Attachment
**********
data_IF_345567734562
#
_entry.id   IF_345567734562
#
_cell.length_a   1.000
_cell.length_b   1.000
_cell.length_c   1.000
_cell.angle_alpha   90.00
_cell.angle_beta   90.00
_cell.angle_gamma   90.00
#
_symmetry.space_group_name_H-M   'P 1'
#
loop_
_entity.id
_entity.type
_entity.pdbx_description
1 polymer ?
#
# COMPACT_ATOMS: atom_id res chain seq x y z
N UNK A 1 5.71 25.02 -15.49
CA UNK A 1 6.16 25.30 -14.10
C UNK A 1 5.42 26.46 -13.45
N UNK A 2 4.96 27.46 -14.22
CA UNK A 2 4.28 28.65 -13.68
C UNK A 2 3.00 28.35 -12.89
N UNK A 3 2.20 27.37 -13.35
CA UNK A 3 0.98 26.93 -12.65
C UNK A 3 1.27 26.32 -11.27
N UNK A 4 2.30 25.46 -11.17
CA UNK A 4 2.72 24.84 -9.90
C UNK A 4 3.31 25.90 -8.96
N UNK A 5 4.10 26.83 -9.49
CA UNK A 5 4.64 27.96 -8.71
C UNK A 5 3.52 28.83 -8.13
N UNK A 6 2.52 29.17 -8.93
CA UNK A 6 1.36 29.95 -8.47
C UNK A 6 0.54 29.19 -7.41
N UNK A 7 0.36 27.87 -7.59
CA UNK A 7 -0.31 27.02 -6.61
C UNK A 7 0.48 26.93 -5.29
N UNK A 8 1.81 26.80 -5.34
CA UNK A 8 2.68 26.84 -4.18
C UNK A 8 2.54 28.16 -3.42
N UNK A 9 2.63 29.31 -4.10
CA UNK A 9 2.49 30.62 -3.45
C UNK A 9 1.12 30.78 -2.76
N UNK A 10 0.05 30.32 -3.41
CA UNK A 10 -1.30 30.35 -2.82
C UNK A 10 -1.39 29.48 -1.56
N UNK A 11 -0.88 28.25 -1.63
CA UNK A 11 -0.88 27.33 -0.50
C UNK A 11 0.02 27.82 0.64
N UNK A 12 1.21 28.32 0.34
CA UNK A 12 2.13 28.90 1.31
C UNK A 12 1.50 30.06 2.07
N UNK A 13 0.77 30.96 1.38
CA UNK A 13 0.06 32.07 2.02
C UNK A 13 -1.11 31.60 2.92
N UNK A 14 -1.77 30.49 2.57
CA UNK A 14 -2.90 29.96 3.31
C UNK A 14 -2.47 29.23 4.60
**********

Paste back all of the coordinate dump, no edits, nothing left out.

data_IF_345567734562
#
_entry.id   IF_345567734562
#
_cell.length_a   1.000
_cell.length_b   1.000
_cell.length_c   1.000
_cell.angle_alpha   90.00
_cell.angle_beta   90.00
_cell.angle_gamma   90.00
#
_symmetry.space_group_name_H-M   'P 1'
#
loop_
_entity.id
_entity.type
_entity.pdbx_description
1 polymer ?
#
# COMPACT_ATOMS: atom_id res chain seq x y z
N UNK A 1 5.71 25.02 -15.49
CA UNK A 1 6.16 25.30 -14.10
C UNK A 1 5.42 26.46 -13.45
N UNK A 2 4.96 27.46 -14.22
CA UNK A 2 4.28 28.65 -13.68
C UNK A 2 3.00 28.35 -12.89
N UNK A 3 2.20 27.37 -13.35
CA UNK A 3 0.98 26.93 -12.65
C UNK A 3 1.27 26.32 -11.27
N UNK A 4 2.30 25.46 -11.17
CA UNK A 4 2.72 24.84 -9.90
C UNK A 4 3.31 25.90 -8.96
N UNK A 5 4.10 26.83 -9.49
CA UNK A 5 4.64 27.96 -8.71
C UNK A 5 3.52 28.83 -8.13
N UNK A 6 2.52 29.17 -8.93
CA UNK A 6 1.36 29.95 -8.47
C UNK A 6 0.54 29.19 -7.41
N UNK A 7 0.36 27.87 -7.59
CA UNK A 7 -0.31 27.02 -6.61
C UNK A 7 0.48 26.93 -5.29
N UNK A 8 1.81 26.80 -5.34
CA UNK A 8 2.68 26.84 -4.18
C UNK A 8 2.54 28.16 -3.42
N UNK A 9 2.63 29.31 -4.10
CA UNK A 9 2.49 30.62 -3.45
C UNK A 9 1.12 30.78 -2.76
N UNK A 10 0.05 30.32 -3.41
CA UNK A 10 -1.30 30.35 -2.82
C UNK A 10 -1.39 29.48 -1.56
N UNK A 11 -0.88 28.25 -1.63
CA UNK A 11 -0.88 27.33 -0.50
C UNK A 11 0.02 27.82 0.64
N UNK A 12 1.21 28.32 0.34
CA UNK A 12 2.13 28.90 1.31
C UNK A 12 1.50 30.06 2.07
N UNK A 13 0.77 30.96 1.38
CA UNK A 13 0.06 32.07 2.02
C UNK A 13 -1.11 31.60 2.92
N UNK A 14 -1.77 30.49 2.57
CA UNK A 14 -2.90 29.96 3.31
C UNK A 14 -2.47 29.23 4.60